Rev. Dr. Gary Dorrien Receives the Gandhi-King-Mandela Peace Prize from Morehouse College

Rev. Dr. Gary Dorrien Receives the Gandhi-King-Mandela Peace Prize from Morehouse College

Categories: Press Releases, Union News

The award was established to honor leaders who advance positive social change through nonviolent means. 

Gary Dorrien 2024New York, NY – Rev. Gary Dorrien – a revered theological ethicist, political theologian, historian, and Reinhold Niebuhr Professor of Social Ethics at Union Theological Seminary – was recently honored with the Gandhi-King-Mandela Peace Prize from Morehouse College. The award – established in 2023 – is presented to a person who promotes positive social transformation through nonviolent means. 

Rev. Dorrien is an apt choice for the award. For decades, he has pushed the bounds of academic research, theology, and philosophical thought to drive social progress. Thus far, he has authored 24 books and more than 300 articles on a wide array of topics – including social ethics, philosophy, theology, political economics, and social and political theory. He is particularly well-known for his trilogy of books on the Black Social Gospel tradition. 

As social critic Michael Eric Dyson wrote in 2021: “Gary Dorrien is the greatest theological ethicist of the twenty-first century, our most compelling political theologian, and one of the most gifted historians of ideas in the world.” 

The Peace Prize was part of the College of Ministers and Laity – a renowned annual conference in which clergy and laity from different backgrounds and faith traditions gather as students of Dr. King’s philosophies and ethical principles. Dorrien served as the keynote speaker at the morning and afternoon sessions of the Benjamin E. Mays Crown Forum. 

Rev. Dr. Dorrien stated, “I am deeply grateful and honored to receive this award from an institution I profoundly admire, Morehouse College. Since I have spoken twice previously at the House, I had that to prepare me for the feeling that is washing over me today. But this day tops all the others that I have experienced in my career.”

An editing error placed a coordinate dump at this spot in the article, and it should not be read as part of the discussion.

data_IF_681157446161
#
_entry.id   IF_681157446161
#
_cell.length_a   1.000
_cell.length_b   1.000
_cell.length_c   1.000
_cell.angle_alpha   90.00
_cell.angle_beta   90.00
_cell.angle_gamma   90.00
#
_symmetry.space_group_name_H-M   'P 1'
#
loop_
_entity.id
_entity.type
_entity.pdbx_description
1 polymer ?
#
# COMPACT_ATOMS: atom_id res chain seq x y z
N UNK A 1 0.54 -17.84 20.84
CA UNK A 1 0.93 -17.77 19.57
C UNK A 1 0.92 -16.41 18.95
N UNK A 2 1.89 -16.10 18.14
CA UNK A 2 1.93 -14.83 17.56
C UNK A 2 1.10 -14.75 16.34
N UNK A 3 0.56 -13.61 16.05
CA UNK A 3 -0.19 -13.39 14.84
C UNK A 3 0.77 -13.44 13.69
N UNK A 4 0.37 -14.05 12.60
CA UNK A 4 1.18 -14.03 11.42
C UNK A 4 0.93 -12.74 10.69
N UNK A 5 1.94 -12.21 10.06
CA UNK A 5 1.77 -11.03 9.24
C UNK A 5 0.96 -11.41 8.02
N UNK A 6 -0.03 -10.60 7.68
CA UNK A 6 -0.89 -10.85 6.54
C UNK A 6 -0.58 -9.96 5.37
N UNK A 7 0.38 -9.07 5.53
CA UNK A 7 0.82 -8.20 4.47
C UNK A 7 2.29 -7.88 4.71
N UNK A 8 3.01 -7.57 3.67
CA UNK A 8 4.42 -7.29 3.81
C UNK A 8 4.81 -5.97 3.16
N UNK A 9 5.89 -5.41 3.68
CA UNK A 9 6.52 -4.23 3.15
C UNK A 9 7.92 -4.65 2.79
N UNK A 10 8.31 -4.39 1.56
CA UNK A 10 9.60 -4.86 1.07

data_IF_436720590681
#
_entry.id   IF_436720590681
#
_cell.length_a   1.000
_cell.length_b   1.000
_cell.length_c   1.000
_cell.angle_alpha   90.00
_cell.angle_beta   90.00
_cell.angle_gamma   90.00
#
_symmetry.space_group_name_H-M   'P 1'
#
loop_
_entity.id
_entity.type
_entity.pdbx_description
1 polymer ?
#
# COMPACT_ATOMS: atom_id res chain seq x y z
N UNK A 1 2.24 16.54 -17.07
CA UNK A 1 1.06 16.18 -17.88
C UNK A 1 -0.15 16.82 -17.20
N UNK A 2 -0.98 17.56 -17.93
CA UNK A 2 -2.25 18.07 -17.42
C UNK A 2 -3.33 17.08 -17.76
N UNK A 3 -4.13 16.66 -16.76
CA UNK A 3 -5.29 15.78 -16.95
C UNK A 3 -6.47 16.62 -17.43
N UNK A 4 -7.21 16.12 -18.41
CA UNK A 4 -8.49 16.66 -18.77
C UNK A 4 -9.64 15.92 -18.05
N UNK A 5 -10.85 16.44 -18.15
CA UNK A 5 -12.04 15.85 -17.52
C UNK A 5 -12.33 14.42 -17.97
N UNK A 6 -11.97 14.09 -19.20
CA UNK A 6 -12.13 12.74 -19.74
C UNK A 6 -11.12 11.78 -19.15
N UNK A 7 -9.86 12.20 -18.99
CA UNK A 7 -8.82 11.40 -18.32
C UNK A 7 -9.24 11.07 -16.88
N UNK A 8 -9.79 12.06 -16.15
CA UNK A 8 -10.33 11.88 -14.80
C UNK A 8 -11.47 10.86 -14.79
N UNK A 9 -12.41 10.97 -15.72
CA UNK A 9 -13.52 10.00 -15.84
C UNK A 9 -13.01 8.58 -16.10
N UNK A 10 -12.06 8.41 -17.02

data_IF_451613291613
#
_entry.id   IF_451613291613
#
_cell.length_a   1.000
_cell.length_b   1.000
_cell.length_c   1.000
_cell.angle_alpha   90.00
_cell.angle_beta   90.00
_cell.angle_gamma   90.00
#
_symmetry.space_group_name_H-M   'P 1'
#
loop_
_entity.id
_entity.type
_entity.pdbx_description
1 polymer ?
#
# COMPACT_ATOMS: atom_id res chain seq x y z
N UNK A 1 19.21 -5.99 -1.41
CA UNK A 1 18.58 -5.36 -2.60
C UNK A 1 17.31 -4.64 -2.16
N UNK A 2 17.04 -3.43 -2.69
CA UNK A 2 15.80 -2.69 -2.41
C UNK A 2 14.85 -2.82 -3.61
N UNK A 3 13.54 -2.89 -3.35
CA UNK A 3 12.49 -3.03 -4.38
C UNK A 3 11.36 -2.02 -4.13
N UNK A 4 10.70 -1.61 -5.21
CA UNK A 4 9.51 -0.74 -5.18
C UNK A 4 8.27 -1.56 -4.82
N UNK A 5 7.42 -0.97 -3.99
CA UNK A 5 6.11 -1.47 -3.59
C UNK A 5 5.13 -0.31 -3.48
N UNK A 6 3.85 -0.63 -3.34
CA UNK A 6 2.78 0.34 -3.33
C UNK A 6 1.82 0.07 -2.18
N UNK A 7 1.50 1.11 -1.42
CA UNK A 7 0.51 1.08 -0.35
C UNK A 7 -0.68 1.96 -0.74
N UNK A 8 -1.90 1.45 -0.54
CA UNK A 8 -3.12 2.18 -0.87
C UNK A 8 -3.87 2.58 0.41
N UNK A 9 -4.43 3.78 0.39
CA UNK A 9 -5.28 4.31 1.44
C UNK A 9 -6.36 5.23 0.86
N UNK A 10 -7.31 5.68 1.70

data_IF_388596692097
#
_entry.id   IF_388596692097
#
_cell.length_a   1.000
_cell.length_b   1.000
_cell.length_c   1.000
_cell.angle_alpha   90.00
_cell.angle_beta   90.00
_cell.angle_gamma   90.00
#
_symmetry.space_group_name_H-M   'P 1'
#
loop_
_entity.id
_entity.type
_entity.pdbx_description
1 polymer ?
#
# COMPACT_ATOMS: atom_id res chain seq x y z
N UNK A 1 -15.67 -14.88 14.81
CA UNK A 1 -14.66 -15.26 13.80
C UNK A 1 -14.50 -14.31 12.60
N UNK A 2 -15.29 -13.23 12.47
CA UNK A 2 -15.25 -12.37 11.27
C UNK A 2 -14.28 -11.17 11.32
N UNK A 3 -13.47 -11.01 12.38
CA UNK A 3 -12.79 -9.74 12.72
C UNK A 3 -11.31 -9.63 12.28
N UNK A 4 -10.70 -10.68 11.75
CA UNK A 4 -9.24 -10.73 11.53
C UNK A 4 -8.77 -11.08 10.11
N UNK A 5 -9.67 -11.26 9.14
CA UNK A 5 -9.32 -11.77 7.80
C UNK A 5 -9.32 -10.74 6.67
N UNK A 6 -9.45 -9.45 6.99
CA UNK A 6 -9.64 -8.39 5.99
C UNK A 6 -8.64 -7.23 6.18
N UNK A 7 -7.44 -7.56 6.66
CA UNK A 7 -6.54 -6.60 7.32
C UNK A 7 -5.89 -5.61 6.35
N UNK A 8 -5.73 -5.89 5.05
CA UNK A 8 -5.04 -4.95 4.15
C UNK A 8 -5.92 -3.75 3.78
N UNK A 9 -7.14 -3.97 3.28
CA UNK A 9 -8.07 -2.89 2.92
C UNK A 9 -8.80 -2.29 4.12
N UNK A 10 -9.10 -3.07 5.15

Later Rev. Dr. Dorrien observed: “It was Morehouse that prepared Martin Luther King Jr. and Howard Thurman for their roles in the greatest story we have in this country, the civil rights movement of the King era. King and Thurman were deep-souled Christian prophets–capacious, justice-centered, interfaith, and grounded in love divine. So we return to them again and again. But our theologies that build upon King and Thurman must also be womanist and feminist and queer, abolishing domination itself.” 

In the evening, Morehouse president David Thomas, Morehouse chapel dean Lawrence E. Carter, and Yale social ethicist and Union graduate Eboni Marshall Turman presided over the awarding of the prize to Rev. Dorrien. 

“Rev. Dr. Dorrien is enormously deserving of this award. He has dedicated his entire career to the discipline of social ethics and theology. He has always done so from a social justice activist perspective, including his epic work on the Black Social Gospel movement. It is not an exaggeration to state that he is a scholar of epic and monumental importance,” said Rev. Dr. Serene Jones, President of Union Theological Seminary. “ Leaders like Rev. Dr. Dorrien give us hope that we can create a better tomorrow.”


About Union Theological Seminary

Union Theological Seminary (UTS), founded in 1836 in New York City, is a globally recognized seminary and graduate school of theology where faith and scholarship meet to reimagine the work of justice. A beacon for social justice and progressive change, Union Theological Seminary is led by a diverse group of theologians and activist leaders. Drawing on both Christian traditions and the insights of other faiths, the institution is focused on educating leaders who can address critical issues like racial equity, criminal justice reform, income inequality, and protecting the environment. Union is led by Rev. Dr. Serene Jones, the 16th President and the first woman to head the 188-year-old seminary.